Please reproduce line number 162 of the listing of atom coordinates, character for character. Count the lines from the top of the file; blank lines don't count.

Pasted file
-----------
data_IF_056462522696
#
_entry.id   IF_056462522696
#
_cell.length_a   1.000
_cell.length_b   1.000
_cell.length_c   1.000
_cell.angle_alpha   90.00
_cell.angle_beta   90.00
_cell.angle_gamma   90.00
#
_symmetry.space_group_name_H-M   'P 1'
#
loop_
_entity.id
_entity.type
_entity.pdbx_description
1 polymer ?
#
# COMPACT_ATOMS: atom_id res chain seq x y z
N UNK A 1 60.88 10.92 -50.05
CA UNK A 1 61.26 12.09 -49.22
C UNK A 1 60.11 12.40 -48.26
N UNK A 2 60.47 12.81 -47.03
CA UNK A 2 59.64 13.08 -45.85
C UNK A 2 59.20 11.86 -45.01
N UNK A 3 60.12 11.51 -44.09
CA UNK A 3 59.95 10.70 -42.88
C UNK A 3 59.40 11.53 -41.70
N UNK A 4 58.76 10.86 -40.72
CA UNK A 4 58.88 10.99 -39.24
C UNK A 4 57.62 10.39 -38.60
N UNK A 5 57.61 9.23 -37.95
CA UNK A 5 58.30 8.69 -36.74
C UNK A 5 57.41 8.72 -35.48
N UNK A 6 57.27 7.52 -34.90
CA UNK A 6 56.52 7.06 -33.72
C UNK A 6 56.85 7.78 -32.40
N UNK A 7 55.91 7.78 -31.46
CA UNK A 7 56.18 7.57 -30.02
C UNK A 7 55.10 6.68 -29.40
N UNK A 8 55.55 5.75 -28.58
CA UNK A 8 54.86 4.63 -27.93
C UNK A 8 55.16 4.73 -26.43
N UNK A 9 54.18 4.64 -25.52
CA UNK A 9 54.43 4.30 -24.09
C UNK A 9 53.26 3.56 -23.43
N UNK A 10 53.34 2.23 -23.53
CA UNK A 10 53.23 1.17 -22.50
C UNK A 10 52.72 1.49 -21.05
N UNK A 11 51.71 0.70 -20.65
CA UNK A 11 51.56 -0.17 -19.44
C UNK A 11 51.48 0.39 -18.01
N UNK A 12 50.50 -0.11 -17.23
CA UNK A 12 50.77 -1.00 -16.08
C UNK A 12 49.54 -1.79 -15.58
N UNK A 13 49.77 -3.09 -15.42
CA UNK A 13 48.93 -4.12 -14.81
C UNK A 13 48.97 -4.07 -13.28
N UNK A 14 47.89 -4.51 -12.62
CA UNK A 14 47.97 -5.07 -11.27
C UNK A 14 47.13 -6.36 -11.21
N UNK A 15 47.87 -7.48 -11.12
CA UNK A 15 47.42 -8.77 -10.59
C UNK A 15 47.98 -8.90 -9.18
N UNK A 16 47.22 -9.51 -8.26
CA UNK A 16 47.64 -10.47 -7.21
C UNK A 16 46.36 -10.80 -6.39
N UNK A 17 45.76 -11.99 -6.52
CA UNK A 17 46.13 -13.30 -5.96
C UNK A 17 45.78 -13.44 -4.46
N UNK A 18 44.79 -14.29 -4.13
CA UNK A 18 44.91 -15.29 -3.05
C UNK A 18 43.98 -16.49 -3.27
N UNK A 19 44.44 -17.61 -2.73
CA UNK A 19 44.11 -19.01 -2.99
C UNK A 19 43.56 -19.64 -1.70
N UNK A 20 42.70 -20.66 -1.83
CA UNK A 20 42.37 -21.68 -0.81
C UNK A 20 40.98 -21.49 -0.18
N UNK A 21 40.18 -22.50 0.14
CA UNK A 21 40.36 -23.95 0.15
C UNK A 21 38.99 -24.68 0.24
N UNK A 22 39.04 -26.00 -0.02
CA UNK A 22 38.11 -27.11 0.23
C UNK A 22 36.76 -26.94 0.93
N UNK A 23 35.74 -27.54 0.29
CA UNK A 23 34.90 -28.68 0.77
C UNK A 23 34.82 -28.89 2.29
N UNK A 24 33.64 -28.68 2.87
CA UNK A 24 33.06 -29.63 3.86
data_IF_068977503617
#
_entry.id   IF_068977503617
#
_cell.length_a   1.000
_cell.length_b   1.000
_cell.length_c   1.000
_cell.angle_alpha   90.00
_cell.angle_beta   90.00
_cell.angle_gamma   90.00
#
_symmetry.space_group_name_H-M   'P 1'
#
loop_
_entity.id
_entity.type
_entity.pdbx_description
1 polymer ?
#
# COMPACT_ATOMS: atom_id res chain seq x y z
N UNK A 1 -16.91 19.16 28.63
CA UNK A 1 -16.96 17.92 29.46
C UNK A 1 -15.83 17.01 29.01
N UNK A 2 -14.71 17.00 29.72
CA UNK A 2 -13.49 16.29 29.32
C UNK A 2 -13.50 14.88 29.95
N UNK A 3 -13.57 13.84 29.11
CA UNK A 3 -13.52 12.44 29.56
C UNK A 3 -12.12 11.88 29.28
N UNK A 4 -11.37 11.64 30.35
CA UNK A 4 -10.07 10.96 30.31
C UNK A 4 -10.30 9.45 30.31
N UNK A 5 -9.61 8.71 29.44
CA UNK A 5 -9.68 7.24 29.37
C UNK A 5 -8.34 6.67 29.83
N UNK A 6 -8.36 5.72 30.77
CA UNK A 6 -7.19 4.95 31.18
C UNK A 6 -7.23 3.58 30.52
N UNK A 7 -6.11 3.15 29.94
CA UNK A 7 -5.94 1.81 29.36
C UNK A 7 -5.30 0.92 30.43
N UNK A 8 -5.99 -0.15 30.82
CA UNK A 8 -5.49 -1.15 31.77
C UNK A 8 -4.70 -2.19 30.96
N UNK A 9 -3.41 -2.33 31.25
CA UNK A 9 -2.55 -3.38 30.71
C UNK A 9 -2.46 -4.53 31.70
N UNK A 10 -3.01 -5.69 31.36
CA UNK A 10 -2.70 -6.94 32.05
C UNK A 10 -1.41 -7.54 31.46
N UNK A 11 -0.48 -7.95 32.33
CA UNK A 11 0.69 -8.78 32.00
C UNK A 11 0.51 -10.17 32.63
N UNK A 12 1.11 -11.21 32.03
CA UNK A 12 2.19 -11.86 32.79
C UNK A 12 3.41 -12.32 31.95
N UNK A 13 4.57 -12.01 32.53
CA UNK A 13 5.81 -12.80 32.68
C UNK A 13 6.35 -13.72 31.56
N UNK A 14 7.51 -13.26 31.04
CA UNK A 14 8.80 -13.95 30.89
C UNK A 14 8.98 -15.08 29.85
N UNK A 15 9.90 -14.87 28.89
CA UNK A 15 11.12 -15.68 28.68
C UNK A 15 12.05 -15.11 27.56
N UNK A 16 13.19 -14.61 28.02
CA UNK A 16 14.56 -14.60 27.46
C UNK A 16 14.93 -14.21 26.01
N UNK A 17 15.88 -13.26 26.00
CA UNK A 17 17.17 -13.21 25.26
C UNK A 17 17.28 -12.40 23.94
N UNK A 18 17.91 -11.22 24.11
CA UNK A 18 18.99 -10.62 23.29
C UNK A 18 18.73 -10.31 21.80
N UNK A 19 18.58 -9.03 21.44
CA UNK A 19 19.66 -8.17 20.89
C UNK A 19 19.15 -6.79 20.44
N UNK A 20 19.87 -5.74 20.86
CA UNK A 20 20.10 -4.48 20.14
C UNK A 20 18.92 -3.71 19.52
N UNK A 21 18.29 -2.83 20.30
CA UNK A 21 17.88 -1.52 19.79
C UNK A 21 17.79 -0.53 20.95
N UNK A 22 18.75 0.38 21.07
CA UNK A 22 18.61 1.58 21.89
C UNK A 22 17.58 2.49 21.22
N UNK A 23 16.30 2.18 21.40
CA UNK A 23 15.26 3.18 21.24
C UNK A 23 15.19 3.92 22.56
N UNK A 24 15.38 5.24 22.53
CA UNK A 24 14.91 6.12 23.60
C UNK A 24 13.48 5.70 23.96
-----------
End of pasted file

C UNK A 17 17.28 -12.40 23.94